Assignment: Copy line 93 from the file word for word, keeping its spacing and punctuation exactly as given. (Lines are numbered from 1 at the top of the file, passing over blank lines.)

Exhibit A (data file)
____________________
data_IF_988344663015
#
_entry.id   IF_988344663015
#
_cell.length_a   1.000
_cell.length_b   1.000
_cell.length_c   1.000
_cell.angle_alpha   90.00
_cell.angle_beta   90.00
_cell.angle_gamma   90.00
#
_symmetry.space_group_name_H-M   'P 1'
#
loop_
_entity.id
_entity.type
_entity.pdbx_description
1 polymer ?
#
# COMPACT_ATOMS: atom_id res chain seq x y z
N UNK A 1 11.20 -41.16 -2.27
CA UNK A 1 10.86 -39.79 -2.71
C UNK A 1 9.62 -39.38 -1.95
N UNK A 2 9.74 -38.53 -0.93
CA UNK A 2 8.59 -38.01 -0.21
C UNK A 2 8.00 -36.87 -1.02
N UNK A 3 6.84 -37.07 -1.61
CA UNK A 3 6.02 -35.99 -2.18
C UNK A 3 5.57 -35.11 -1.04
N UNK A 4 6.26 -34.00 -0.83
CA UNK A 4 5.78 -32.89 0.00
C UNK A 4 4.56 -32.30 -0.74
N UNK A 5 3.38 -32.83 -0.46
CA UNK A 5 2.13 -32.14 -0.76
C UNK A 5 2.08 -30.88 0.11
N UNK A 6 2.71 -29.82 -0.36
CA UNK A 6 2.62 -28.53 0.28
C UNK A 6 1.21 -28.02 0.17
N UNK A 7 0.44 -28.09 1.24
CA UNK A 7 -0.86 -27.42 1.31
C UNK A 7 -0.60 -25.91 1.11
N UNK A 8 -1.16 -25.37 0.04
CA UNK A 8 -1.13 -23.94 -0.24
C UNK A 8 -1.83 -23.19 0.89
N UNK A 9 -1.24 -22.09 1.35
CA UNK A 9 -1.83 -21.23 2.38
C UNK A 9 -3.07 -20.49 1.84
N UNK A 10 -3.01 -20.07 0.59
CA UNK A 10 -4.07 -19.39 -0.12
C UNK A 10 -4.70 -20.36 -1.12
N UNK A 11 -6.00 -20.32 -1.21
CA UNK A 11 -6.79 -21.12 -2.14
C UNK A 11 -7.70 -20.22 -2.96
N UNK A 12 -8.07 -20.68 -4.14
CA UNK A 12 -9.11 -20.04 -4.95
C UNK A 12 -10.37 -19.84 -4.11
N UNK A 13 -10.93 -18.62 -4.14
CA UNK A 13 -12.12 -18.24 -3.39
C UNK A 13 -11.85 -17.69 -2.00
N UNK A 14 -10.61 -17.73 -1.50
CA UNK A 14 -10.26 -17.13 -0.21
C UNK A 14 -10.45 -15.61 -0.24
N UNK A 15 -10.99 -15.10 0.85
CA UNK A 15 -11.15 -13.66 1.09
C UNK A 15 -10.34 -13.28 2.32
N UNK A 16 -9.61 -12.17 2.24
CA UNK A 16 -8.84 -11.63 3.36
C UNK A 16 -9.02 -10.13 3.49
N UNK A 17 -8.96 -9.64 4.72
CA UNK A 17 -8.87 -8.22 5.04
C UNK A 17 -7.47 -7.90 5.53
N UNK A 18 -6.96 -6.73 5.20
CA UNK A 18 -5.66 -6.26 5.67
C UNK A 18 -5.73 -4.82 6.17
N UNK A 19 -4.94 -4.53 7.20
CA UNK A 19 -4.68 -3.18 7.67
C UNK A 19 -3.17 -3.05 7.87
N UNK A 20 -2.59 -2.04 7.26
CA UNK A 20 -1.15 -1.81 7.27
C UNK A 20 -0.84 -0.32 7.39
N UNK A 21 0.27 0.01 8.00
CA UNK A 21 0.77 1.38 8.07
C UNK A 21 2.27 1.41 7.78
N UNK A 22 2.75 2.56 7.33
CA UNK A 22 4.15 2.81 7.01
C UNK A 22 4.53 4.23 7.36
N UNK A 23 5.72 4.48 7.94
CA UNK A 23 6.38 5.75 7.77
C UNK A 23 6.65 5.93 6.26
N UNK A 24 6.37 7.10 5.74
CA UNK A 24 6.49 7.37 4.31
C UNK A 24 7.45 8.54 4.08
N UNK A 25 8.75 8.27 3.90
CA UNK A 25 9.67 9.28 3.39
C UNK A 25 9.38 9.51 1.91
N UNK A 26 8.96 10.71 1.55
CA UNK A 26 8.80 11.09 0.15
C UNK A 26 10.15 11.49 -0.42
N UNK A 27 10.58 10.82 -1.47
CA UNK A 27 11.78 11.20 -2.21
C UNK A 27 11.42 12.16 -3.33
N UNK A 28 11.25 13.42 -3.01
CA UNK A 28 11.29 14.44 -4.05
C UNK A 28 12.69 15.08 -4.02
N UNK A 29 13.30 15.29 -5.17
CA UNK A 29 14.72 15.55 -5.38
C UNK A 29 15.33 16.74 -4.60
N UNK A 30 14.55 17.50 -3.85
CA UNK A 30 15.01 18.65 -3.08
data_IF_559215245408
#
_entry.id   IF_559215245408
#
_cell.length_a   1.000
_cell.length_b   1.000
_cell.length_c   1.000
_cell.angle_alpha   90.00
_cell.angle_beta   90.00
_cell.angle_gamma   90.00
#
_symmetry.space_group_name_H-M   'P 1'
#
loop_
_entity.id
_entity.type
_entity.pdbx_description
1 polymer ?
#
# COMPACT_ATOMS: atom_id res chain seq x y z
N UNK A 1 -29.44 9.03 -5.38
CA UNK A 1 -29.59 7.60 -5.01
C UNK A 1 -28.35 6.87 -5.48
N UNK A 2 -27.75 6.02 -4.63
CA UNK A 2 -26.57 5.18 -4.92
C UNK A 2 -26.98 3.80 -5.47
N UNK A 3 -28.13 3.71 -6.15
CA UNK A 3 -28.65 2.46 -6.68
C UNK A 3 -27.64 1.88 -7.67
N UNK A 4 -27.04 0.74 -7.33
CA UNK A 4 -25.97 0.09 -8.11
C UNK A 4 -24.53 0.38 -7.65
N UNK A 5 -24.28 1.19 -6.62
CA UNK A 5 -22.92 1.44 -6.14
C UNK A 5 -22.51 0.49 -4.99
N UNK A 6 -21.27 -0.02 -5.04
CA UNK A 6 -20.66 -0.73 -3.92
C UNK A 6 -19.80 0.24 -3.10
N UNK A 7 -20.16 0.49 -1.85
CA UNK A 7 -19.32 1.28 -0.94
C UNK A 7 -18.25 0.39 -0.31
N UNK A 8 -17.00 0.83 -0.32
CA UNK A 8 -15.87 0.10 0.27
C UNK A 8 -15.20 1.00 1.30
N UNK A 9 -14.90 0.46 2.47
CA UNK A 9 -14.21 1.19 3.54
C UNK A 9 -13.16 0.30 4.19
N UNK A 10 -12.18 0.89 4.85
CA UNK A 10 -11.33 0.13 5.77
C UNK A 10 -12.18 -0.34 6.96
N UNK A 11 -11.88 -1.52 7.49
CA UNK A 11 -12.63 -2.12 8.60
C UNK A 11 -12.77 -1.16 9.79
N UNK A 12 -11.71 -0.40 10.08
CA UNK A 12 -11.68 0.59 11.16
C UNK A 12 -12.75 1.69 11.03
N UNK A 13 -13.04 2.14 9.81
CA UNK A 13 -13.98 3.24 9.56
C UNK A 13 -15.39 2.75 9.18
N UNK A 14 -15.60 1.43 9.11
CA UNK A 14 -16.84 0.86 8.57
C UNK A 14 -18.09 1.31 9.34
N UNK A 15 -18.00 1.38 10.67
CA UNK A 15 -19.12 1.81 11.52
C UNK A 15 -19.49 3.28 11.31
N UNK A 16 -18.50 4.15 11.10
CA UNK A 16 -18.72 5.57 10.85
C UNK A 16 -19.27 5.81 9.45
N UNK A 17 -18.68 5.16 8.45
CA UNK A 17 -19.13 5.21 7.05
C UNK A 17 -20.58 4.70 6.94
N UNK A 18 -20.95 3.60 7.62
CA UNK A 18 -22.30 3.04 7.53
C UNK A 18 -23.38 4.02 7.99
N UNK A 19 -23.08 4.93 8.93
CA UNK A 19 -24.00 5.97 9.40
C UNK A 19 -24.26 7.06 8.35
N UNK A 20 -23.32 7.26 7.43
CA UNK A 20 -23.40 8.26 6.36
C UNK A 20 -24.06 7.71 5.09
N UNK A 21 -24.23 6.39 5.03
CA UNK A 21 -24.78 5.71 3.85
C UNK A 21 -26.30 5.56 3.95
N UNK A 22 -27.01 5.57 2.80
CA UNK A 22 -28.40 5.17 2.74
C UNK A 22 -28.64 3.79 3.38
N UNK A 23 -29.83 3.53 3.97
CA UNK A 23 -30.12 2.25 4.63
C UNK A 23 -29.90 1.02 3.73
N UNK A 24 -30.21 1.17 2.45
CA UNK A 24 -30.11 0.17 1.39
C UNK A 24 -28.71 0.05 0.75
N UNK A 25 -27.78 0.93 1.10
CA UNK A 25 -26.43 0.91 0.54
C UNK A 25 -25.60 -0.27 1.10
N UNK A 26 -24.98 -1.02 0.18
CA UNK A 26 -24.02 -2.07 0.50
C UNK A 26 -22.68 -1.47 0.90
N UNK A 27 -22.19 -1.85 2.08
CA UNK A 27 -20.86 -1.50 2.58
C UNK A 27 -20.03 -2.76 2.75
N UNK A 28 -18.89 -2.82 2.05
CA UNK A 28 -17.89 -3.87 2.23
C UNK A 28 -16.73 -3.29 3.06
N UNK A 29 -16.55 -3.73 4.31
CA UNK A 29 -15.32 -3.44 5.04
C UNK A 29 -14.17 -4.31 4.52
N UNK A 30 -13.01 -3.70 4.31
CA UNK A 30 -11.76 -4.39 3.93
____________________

N UNK A 25 8.75 8.27 3.90